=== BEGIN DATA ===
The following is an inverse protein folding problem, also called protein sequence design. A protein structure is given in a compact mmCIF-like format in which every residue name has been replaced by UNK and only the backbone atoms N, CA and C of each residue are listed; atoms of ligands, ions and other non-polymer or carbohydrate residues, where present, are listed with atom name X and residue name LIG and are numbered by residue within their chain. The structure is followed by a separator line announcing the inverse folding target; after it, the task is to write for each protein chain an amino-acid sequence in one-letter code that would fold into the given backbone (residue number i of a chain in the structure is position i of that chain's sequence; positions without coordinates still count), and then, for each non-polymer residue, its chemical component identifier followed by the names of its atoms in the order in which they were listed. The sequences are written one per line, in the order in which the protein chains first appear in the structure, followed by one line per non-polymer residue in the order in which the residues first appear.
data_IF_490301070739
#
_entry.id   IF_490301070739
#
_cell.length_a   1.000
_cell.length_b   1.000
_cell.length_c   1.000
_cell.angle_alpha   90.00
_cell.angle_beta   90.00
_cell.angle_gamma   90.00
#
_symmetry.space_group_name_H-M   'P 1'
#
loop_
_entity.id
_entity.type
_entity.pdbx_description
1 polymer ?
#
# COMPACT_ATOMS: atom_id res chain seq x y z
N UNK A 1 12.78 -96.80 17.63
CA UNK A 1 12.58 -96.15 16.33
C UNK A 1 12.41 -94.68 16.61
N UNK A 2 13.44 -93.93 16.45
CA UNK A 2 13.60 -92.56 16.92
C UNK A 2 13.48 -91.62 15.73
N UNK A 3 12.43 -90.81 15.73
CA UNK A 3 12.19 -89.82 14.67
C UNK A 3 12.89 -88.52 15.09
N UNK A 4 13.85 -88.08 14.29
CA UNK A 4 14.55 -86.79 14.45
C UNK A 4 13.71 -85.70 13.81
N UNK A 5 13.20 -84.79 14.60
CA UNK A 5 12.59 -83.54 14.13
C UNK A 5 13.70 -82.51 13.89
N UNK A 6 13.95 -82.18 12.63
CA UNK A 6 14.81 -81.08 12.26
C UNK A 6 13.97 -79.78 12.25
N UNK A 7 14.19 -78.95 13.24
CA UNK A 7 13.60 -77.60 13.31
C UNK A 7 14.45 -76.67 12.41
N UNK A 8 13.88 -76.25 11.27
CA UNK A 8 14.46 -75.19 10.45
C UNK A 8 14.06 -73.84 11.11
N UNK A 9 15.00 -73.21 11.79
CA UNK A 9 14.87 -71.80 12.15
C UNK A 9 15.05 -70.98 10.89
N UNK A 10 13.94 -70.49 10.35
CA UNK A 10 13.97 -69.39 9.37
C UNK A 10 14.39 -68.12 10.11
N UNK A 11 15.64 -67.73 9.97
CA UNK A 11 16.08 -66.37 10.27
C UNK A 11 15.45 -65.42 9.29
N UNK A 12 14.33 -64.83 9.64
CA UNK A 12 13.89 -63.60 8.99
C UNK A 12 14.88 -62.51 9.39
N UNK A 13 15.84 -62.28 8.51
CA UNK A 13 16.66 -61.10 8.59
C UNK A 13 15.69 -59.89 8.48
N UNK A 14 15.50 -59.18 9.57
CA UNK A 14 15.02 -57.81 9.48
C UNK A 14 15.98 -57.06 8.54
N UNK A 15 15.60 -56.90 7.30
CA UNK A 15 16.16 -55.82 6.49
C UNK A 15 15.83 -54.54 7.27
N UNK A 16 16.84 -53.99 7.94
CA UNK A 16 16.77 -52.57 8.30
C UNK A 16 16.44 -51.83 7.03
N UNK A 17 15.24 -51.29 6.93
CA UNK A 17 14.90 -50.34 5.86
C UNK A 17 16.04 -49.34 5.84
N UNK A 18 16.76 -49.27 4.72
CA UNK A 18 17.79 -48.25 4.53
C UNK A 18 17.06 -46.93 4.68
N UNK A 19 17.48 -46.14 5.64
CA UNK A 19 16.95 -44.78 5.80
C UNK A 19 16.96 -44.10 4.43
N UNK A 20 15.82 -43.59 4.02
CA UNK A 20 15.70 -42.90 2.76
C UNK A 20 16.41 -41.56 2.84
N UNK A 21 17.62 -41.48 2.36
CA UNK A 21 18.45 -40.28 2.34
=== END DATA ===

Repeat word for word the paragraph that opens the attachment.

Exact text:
The following is an inverse protein folding problem, also called protein sequence design. A protein structure is given in a compact mmCIF-like format in which every residue name has been replaced by UNK and only the backbone atoms N, CA and C of each residue are listed; atoms of ligands, ions and other non-polymer or carbohydrate residues, where present, are listed with atom name X and residue name LIG and are numbered by residue within their chain. The structure is followed by a separator line announcing the inverse folding target; after it, the task is to write for each protein chain an amino-acid sequence in one-letter code that would fold into the given backbone (residue number i of a chain in the structure is position i of that chain's sequence; positions without coordinates still count), and then, for each non-polymer residue, its chemical component identifier followed by the names of its atoms in the order in which they were listed. The sequences are written one per line, in the order in which the protein chains first appear in the structure, followed by one line per non-polymer residue in the order in which the residues first appear.